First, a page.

When we come to getting a new driver it is important to get it fitted with the right shaft. Most people appreciate that those with faster swing speeds normally need a stiffer shaft. However, Thomas Devine is keen to stress that things aren’t quite that simple.
With Jonathan Yarwood, renowned teacher to the world’s best players and now, GP’s very own personal coach.
Getting into the 60s: many dream, few achieve.
THE MYTHS OF WIDTH
Many people think that the wider the better, the bigger the arc, surely it will go further, Tiger gets it wide etc...
Width is great to a point and then actually starts to defeat the object, as it has an adverse affect on the synchronisation and leads to quite a few power-sapping problems.
I agree that width is a vital ingredient in hitting the ball a long way. But I also feel that it is at its most effective when allied with good leverage, plane and synchronisation.
Often, getting too wide, especially early, means the wrists are late to set. That usually involves a narrowing of the radius of width of the swing at the top as the club starts to ‘snap-load'.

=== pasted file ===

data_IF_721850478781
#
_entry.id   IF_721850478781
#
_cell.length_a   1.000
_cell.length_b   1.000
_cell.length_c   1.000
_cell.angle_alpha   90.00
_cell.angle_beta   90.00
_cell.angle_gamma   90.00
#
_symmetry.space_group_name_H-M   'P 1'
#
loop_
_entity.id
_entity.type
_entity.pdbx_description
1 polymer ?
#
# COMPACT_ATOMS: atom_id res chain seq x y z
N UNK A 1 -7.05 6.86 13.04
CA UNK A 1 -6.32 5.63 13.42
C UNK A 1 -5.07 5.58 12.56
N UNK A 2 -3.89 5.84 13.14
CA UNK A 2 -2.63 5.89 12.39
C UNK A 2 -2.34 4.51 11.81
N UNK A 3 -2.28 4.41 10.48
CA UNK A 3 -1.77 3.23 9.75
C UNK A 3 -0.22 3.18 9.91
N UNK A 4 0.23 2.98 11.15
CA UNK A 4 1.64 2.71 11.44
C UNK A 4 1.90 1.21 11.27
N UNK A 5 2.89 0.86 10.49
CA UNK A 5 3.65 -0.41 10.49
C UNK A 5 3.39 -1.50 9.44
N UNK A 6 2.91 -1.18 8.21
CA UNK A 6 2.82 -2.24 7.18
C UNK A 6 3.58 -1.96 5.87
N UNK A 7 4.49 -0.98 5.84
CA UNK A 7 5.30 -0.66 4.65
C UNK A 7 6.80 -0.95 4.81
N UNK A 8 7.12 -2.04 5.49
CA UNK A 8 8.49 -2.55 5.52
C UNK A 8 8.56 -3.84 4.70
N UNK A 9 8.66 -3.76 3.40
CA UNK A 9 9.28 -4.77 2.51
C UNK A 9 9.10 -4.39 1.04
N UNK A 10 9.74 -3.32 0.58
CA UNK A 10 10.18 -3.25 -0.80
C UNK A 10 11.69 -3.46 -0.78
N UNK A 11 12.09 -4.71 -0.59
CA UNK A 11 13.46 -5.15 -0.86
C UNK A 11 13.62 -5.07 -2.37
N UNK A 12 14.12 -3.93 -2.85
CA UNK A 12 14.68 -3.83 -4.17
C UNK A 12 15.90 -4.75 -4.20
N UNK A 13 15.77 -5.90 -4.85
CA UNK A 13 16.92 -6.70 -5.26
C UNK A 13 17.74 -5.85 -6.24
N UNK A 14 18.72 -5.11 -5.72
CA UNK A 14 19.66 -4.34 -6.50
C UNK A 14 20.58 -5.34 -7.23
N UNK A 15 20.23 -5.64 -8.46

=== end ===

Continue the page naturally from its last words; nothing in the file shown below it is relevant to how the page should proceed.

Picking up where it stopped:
People often watch Tiger and say that he gets it really wide. True, he is fairly wide at the start, yet his right side slows down a bit and the club speeds up, setting halfway back. Indeed, Butch seems to have changed his theory of late, and he now professes to get the club set a touch earlier.
As you can see, the distance from the sternum to the hands is really the radius of the swing. Any wider than that and things get out of kilter with each other and you lose speed. Imagine a piece of string from your shirt buttons to the butt end at address and you are trying to maintain this radius throughout. This radius is maintained, the wrists gently and gradually speed the club up and get it set half way back. Again, that creates load in the club, good sync and excellent plane, whilst maintaining a wide arc.
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